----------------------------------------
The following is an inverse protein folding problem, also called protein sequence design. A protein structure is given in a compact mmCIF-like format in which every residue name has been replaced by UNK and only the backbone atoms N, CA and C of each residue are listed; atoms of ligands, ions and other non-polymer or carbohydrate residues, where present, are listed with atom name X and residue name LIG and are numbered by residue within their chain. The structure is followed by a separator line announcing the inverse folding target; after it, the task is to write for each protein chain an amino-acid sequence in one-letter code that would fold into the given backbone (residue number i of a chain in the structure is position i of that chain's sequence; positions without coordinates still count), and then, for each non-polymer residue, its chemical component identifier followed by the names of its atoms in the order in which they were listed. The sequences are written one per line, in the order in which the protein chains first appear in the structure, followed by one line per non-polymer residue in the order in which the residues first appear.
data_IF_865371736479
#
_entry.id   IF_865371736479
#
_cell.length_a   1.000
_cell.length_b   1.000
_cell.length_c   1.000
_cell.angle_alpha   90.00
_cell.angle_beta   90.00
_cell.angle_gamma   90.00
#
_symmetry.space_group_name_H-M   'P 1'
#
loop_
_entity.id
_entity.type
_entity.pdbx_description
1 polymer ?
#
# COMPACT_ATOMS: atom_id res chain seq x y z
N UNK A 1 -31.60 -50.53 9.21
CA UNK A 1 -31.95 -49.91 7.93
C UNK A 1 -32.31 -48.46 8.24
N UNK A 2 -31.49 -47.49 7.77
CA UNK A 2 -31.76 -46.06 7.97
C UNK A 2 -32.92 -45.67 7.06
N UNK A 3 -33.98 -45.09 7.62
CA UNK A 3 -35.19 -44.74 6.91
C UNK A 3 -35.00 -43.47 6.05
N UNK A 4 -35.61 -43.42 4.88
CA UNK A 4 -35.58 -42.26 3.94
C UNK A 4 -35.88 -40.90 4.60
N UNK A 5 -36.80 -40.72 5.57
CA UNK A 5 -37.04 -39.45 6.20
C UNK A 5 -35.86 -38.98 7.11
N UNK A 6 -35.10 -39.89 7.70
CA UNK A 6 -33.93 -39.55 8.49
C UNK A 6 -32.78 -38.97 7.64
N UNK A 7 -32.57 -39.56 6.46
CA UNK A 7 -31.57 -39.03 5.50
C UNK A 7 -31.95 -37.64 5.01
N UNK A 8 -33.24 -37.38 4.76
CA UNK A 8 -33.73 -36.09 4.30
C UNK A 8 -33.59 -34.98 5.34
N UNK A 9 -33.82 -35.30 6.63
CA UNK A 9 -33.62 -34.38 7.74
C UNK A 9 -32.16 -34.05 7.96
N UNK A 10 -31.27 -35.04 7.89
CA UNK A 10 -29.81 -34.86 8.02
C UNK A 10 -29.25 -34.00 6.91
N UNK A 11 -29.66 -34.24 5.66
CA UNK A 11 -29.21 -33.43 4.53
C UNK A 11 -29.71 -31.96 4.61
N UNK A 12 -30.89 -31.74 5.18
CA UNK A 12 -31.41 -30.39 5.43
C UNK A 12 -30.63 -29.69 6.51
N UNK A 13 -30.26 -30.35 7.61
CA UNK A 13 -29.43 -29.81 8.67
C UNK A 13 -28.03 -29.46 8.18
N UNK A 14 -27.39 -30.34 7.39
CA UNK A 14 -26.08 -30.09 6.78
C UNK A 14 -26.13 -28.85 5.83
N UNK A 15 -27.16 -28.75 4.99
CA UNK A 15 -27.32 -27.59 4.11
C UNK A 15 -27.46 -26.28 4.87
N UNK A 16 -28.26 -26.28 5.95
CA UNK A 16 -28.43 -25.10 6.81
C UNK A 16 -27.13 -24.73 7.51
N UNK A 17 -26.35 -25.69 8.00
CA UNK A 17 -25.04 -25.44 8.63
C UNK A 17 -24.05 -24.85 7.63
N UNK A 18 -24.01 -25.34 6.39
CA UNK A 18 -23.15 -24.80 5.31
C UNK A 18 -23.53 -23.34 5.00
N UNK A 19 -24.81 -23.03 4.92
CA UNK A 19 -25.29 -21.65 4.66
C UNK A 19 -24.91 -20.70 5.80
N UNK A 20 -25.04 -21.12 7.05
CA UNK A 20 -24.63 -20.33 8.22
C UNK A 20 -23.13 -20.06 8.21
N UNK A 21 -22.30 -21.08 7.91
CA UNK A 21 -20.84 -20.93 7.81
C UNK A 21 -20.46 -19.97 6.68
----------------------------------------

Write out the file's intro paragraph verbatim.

The following is an inverse protein folding problem, also called protein sequence design. A protein structure is given in a compact mmCIF-like format in which every residue name has been replaced by UNK and only the backbone atoms N, CA and C of each residue are listed; atoms of ligands, ions and other non-polymer or carbohydrate residues, where present, are listed with atom name X and residue name LIG and are numbered by residue within their chain. The structure is followed by a separator line announcing the inverse folding target; after it, the task is to write for each protein chain an amino-acid sequence in one-letter code that would fold into the given backbone (residue number i of a chain in the structure is position i of that chain's sequence; positions without coordinates still count), and then, for each non-polymer residue, its chemical component identifier followed by the names of its atoms in the order in which they were listed. The sequences are written one per line, in the order in which the protein chains first appear in the structure, followed by one line per non-polymer residue in the order in which the residues first appear.